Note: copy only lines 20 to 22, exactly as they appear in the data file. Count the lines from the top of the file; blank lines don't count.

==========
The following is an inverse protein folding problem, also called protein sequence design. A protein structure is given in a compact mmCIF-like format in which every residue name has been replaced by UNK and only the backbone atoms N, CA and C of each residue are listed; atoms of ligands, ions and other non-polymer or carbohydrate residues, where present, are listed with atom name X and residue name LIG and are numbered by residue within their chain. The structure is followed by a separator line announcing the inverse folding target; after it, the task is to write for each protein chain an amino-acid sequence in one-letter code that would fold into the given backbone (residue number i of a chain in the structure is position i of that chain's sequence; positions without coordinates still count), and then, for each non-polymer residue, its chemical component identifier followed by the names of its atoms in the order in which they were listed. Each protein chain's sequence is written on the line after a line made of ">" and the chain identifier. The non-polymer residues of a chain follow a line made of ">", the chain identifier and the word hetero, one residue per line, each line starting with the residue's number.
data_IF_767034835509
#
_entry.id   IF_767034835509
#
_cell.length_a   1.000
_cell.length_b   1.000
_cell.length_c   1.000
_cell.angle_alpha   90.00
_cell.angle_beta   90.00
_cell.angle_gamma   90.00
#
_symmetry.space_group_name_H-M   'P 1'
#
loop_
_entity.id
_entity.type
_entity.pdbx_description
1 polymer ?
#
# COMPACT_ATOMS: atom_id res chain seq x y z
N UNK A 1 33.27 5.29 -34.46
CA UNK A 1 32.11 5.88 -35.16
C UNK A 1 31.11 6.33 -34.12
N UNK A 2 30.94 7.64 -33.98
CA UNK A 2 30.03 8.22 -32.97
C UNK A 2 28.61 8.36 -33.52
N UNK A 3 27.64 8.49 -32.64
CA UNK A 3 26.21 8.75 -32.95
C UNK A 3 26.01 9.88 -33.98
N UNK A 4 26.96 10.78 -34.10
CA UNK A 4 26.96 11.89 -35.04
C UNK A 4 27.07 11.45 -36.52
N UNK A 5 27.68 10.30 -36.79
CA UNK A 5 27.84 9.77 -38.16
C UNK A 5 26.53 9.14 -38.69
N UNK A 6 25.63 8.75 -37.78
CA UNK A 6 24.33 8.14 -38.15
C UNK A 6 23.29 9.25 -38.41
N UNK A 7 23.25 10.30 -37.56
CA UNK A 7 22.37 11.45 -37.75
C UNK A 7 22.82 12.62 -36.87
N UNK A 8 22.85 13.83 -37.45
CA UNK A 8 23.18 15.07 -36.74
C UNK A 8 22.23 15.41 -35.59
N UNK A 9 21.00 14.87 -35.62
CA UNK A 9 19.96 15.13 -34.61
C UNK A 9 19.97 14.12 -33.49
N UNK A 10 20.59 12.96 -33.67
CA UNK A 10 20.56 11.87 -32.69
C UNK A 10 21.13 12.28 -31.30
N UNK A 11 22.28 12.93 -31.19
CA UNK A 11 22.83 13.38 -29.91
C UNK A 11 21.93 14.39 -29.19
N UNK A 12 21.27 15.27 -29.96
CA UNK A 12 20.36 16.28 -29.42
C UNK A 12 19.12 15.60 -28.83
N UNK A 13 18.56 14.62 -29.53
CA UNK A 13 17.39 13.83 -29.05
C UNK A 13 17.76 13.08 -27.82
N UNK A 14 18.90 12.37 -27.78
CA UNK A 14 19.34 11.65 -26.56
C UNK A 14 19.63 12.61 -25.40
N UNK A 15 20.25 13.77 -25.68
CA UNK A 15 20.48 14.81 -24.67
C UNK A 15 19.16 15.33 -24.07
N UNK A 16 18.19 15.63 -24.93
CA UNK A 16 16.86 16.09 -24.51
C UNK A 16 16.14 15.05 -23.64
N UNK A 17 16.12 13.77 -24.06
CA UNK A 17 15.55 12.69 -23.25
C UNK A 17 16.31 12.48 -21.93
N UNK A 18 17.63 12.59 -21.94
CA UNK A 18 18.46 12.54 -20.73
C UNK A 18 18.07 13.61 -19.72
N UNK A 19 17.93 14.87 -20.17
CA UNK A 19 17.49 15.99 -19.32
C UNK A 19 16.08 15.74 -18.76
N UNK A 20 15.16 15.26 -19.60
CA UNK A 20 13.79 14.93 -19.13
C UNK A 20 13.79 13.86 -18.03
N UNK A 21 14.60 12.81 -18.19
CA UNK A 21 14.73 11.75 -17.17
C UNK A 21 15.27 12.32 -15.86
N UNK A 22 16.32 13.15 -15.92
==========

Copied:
#
# COMPACT_ATOMS: atom_id res chain seq x y z
N UNK A 1 33.27 5.29 -34.46